HubPages Device IDThis is used to identify particular browsers or devices when the access the service, and is used for security reasons.
LoginThis is necessary to sign in to the HubPages Service.
Google RecaptchaThis is used to prevent bots and spam. (Privacy Policy)
AkismetThis is used to detect comment spam. (Privacy Policy)
HubPages Google AnalyticsThis is used to provide data on traffic to our website, all personally identifyable data is anonymized. (Privacy Policy)
HubPages Traffic PixelThis is used to collect data on traffic to articles and other pages on our site. Unless you are signed in to a HubPages account, all personally identifiable information is anonymized.
Amazon Web ServicesThis is a cloud services platform that we used to host our service. (Privacy Policy)
CloudflareThis is a cloud CDN service that we use to efficiently deliver files required for our service to operate such as javascript, cascading style sheets, images, and videos. (Privacy Policy)
Google Hosted LibrariesJavascript software libraries such as jQuery are loaded at endpoints on the or domains, for performance and efficiency reasons. (Privacy Policy)
Google Custom SearchThis is feature allows you to search the site. (Privacy Policy)
Google MapsSome articles have Google Maps embedded in them. (Privacy Policy)
Google ChartsThis is used to display charts and graphs on articles and the author center. (Privacy Policy)
Google AdSense Host APIThis service allows you to sign up for or associate a Google AdSense account with HubPages, so that you can earn money from ads on your articles. No data is shared unless you engage with this feature. (Privacy Policy)
Google YouTubeSome articles have YouTube videos embedded in them. (Privacy Policy)
VimeoSome articles have Vimeo videos embedded in them. (Privacy Policy)
PaypalThis is used for a registered author who enrolls in the HubPages Earnings program and requests to be paid via PayPal. No data is shared with Paypal unless you engage with this feature. (Privacy Policy)
Facebook LoginYou can use this to streamline signing up for, or signing in to your Hubpages account. No data is shared with Facebook unless you engage with this feature. (Privacy Policy)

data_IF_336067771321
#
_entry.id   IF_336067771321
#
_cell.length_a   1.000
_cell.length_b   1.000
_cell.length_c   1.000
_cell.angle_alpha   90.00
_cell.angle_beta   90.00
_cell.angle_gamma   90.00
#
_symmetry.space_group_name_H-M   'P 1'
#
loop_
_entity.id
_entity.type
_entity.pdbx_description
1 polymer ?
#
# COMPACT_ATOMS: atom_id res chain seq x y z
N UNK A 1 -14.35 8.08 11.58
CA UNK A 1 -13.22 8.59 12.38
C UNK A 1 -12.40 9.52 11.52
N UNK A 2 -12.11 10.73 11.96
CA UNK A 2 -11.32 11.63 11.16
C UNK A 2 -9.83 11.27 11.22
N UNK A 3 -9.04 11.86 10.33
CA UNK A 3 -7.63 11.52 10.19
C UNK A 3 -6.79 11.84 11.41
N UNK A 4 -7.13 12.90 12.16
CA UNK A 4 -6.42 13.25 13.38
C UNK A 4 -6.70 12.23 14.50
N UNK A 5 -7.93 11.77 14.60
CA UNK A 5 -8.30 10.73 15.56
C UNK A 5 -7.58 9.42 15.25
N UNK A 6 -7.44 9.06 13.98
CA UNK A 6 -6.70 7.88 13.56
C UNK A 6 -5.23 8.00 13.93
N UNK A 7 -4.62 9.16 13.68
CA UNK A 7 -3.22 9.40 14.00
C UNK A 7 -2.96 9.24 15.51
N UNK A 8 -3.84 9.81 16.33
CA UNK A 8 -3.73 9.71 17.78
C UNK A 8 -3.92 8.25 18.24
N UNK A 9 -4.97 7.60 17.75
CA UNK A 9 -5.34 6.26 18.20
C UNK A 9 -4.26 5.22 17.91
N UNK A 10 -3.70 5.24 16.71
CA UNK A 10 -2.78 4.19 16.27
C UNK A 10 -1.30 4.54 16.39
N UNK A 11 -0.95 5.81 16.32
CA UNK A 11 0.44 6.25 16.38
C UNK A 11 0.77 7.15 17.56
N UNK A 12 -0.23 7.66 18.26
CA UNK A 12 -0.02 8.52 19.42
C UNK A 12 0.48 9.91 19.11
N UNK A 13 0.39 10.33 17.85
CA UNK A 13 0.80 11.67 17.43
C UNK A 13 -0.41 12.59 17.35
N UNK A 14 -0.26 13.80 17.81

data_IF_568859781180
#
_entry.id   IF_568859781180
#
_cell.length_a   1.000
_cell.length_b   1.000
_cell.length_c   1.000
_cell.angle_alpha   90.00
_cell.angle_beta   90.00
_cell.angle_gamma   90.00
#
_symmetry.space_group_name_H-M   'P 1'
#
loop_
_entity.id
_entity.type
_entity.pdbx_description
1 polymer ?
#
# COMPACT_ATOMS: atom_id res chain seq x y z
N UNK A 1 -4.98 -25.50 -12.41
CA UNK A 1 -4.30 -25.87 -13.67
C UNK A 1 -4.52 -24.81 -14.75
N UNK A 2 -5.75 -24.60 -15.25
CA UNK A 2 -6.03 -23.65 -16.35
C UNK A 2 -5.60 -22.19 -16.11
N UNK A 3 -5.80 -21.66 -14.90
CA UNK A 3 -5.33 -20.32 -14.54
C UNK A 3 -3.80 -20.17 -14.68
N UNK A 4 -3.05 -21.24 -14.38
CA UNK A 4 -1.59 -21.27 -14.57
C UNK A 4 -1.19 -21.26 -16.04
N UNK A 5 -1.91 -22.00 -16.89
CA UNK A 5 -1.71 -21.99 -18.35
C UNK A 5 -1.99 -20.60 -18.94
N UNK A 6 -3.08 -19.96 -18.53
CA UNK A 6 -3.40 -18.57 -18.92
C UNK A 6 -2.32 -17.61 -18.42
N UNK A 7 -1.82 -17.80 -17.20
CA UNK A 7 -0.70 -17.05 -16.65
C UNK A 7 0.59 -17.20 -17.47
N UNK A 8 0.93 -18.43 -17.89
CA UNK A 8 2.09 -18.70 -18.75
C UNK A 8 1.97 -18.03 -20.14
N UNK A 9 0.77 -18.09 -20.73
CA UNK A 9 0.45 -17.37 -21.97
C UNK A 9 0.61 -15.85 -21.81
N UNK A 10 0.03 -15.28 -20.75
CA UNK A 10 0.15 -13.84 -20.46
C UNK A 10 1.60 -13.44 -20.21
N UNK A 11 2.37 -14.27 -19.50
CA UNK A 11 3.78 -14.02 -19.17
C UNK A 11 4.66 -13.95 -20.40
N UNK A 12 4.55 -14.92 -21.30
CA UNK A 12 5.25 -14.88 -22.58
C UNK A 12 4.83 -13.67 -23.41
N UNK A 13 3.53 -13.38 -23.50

MavenThis supports the Maven widget and search functionality. (Privacy Policy)
Google AdSenseThis is an ad network. (Privacy Policy)
Google DoubleClickGoogle provides ad serving technology and runs an ad network. (Privacy Policy)
Index ExchangeThis is an ad network. (Privacy Policy)
SovrnThis is an ad network. (Privacy Policy)
Facebook AdsThis is an ad network. (Privacy Policy)
Amazon Unified Ad MarketplaceThis is an ad network. (Privacy Policy)
AppNexusThis is an ad network. (Privacy Policy)
OpenxThis is an ad network. (Privacy Policy)
Rubicon ProjectThis is an ad network. (Privacy Policy)
TripleLiftThis is an ad network. (Privacy Policy)
Say MediaWe partner with Say Media to deliver ad campaigns on our sites. (Privacy Policy)
Remarketing PixelsWe may use remarketing pixels from advertising networks such as Google AdWords, Bing Ads, and Facebook in order to advertise the HubPages Service to people that have visited our sites.
Conversion Tracking PixelsWe may use conversion tracking pixels from advertising networks such as Google AdWords, Bing Ads, and Facebook in order to identify when an advertisement has successfully resulted in the desired action, such as signing up for the HubPages Service or publishing an article on the HubPages Service.
Author Google AnalyticsThis is used to provide traffic data and reports to the authors of articles on the HubPages Service. (Privacy Policy)
ComscoreComScore is a media measurement and analytics company providing marketing data and analytics to enterprises, media and advertising agencies, and publishers. Non-consent will result in ComScore only processing obfuscated personal data. (Privacy Policy)
Amazon Tracking PixelSome articles display amazon products as part of the Amazon Affiliate program, this pixel provides traffic statistics for those products (Privacy Policy)
ClickscoThis is a data management platform studying reader behavior (Privacy Policy)